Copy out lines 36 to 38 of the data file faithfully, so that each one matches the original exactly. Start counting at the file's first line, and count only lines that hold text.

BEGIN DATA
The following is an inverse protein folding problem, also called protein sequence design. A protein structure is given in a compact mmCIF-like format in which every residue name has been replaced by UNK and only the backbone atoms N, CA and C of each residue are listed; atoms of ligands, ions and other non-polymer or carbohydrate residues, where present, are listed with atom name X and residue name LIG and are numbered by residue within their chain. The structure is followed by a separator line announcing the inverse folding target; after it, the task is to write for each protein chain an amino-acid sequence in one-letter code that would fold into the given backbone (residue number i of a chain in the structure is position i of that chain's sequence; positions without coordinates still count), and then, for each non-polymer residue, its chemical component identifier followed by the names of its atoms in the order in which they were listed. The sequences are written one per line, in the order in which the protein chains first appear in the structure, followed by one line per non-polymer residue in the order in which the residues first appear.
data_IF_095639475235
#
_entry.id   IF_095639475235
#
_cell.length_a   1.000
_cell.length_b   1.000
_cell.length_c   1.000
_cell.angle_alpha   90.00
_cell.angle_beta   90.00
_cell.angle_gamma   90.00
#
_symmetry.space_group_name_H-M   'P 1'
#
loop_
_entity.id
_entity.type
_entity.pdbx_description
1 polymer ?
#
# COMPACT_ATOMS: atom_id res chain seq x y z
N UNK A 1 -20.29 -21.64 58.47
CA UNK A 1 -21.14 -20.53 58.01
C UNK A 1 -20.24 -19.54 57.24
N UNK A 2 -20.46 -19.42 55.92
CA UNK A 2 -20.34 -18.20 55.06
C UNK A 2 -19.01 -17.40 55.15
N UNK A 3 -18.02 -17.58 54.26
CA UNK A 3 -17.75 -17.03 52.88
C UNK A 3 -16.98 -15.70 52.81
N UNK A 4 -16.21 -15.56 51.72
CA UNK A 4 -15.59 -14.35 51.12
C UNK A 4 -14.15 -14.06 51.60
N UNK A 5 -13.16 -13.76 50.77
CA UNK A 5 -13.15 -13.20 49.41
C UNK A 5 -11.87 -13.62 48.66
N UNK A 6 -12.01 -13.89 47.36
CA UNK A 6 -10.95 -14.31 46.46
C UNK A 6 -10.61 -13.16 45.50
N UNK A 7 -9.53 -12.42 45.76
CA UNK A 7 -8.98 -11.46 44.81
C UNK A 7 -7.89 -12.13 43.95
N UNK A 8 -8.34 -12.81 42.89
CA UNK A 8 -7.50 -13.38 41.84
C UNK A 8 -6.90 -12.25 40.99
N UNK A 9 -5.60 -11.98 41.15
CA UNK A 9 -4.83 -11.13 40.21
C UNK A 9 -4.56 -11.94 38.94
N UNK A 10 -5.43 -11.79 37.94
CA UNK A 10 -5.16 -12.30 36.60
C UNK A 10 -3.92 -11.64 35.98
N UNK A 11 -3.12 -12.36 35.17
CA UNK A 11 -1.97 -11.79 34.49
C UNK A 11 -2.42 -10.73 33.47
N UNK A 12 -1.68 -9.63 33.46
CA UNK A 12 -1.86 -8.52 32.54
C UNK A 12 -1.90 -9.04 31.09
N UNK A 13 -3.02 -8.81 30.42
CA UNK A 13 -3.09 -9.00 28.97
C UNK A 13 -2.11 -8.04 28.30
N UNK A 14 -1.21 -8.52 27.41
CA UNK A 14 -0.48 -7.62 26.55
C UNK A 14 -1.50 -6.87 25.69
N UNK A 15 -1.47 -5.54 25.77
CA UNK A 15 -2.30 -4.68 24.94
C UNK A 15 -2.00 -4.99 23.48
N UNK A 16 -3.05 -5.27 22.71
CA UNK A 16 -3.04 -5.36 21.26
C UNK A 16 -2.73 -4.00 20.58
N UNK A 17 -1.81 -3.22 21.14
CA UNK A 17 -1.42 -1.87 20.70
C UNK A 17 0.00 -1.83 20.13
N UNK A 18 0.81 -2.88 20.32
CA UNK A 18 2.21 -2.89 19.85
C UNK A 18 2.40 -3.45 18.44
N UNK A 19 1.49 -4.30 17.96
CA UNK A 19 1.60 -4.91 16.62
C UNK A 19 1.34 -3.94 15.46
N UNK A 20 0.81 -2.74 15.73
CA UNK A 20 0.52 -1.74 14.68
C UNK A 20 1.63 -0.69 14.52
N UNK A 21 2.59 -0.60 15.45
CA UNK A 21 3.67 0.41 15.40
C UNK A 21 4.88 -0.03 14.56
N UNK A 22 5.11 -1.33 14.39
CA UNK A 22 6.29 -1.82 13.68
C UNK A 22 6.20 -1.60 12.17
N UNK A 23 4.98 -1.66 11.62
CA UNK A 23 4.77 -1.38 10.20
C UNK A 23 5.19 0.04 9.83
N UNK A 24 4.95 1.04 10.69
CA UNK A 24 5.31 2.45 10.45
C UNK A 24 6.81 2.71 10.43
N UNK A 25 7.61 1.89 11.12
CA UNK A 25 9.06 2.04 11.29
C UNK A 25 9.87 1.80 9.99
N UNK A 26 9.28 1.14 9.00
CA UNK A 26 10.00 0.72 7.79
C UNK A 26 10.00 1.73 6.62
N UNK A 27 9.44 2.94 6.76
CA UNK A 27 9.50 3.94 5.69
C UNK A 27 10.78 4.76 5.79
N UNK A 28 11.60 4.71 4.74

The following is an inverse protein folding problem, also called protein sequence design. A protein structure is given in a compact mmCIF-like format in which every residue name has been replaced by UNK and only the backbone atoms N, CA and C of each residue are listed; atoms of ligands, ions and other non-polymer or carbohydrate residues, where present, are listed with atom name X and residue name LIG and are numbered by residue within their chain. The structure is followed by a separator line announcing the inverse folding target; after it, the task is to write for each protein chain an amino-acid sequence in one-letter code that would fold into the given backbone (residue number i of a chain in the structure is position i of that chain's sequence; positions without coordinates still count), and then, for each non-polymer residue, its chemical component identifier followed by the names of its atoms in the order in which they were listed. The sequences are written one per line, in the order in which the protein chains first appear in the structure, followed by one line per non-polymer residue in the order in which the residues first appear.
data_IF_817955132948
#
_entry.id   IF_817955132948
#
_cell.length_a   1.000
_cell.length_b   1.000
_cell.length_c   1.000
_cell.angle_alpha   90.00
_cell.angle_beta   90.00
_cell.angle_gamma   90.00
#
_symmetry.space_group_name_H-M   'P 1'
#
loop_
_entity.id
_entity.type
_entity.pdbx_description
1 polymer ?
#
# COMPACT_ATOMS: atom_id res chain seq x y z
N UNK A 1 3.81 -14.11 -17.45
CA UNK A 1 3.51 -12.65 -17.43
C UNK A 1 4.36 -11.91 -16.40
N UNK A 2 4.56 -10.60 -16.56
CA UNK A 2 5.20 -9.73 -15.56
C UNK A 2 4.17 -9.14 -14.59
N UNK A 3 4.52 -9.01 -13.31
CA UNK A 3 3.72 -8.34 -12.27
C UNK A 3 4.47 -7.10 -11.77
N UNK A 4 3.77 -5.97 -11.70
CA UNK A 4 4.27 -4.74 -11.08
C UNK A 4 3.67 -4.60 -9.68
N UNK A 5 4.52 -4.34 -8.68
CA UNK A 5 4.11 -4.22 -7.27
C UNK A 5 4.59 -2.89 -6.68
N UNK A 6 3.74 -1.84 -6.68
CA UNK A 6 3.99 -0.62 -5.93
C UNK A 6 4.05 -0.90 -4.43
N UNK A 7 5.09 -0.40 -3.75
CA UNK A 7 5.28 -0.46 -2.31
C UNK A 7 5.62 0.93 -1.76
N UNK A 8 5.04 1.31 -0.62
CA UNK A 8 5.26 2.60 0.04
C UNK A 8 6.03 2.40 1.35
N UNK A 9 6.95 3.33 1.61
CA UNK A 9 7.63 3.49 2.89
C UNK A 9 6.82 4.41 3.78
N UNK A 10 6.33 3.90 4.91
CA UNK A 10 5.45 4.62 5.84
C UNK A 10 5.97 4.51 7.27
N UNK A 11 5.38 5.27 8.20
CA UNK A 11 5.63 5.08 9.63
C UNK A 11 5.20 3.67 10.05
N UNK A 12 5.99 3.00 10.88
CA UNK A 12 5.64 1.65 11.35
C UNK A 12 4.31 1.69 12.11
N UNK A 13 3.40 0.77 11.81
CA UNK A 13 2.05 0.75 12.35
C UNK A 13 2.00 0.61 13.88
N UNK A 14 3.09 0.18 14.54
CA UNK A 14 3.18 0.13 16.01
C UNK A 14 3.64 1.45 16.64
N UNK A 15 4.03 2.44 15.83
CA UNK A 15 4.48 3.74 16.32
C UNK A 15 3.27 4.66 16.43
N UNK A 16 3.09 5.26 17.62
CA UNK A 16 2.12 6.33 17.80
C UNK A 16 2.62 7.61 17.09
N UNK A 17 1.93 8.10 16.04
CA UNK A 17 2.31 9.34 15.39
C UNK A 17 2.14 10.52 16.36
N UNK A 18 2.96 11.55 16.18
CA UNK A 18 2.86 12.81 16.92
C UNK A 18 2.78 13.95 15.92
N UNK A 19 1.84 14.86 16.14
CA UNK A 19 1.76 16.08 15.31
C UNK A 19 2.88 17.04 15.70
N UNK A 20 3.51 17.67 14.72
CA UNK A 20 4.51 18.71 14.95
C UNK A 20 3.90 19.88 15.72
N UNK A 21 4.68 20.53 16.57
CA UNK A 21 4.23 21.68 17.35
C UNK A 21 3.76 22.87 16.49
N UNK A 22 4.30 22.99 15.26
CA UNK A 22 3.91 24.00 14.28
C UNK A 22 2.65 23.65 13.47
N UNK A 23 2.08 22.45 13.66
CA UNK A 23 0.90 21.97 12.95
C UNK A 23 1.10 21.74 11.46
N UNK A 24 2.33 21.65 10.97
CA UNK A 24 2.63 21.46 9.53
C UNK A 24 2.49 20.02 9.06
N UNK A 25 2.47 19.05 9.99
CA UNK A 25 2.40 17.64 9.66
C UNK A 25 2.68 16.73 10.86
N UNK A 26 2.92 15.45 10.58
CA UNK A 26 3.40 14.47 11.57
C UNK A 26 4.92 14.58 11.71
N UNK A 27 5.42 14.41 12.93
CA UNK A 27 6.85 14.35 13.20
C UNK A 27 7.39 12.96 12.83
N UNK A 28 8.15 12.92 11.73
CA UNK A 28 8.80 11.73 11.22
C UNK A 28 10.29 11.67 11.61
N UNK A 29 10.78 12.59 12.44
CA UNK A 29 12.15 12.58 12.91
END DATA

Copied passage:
C UNK A 5 -11.87 -13.62 48.66
N UNK A 6 -12.01 -13.89 47.36
CA UNK A 6 -10.95 -14.31 46.46